UK retailers saw a year-on-year decline in sales as excessive rain deterred shoppers from venturing to the High Street.
Like-for-like sales across all sectors fell by 3.3 per cent when compared to the same period last year, according to data from the British Retail Consortium.
The BBC reports that the worst affected sectors included footwear, which recorded its largest decline since January 2008, and women's and children's wear.
BRC director general Stephen Roberston blamed the weather and the fact that the UK has re-entered recession.
"The wettest April since records began has put a dampener on retailer's fortunes," he said.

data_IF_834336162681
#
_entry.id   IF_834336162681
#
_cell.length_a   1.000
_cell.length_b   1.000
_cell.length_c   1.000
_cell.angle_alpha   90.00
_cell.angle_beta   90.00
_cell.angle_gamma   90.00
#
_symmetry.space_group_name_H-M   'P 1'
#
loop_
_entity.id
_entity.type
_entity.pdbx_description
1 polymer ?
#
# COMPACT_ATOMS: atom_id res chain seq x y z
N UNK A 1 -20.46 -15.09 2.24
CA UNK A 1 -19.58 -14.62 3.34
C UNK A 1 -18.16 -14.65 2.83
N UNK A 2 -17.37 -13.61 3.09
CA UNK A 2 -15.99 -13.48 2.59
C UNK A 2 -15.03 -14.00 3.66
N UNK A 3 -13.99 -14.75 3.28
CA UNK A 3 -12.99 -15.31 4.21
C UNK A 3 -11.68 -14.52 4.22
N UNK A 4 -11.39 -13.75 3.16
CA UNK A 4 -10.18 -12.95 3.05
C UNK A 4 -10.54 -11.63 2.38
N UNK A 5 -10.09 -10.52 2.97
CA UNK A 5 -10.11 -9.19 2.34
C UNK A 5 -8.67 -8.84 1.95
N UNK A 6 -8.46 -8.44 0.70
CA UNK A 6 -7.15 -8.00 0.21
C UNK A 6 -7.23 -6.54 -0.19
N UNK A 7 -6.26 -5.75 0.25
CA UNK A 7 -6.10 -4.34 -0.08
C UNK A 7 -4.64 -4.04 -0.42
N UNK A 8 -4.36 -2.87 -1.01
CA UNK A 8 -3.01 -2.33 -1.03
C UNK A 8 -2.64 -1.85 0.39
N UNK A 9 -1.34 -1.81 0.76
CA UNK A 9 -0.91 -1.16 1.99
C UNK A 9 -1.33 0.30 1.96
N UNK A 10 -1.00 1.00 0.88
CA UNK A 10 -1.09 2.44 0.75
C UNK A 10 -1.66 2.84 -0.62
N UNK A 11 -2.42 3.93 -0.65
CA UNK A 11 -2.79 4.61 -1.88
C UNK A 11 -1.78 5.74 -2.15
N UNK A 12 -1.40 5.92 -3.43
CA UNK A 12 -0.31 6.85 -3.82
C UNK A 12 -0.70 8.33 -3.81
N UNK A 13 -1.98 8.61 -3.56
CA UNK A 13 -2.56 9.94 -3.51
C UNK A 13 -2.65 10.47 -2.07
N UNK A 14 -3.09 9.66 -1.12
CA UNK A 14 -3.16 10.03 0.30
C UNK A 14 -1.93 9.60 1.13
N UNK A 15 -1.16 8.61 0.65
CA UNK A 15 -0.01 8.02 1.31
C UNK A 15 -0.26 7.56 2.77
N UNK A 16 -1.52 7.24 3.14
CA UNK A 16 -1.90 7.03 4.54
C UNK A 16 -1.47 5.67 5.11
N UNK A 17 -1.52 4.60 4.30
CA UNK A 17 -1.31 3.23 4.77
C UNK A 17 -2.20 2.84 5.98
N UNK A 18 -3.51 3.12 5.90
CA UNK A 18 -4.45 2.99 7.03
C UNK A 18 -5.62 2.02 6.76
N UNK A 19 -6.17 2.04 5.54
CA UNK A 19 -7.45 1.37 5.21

"Consumers, struggling to balance their household budgets, remain reluctant to spend unless they really have to and the weakening economy is likely to mean people are even more cautious about their finances."
April's rainfall passed the previous record of 120.3mm, set in April 2000. Met Office figures showed that temperatures across the UK were the lowest for April in 23 years.
Further bad news came when Clinton Cards revealed it would be entering administration. The retailer has asked for trading in its shares to be suspended.
It wasn't all bad news. Sainsbury's reported annual sales of 24.5bn, a rise of 6.8 per cent, and stronger-than-expected underlying profits of 712m.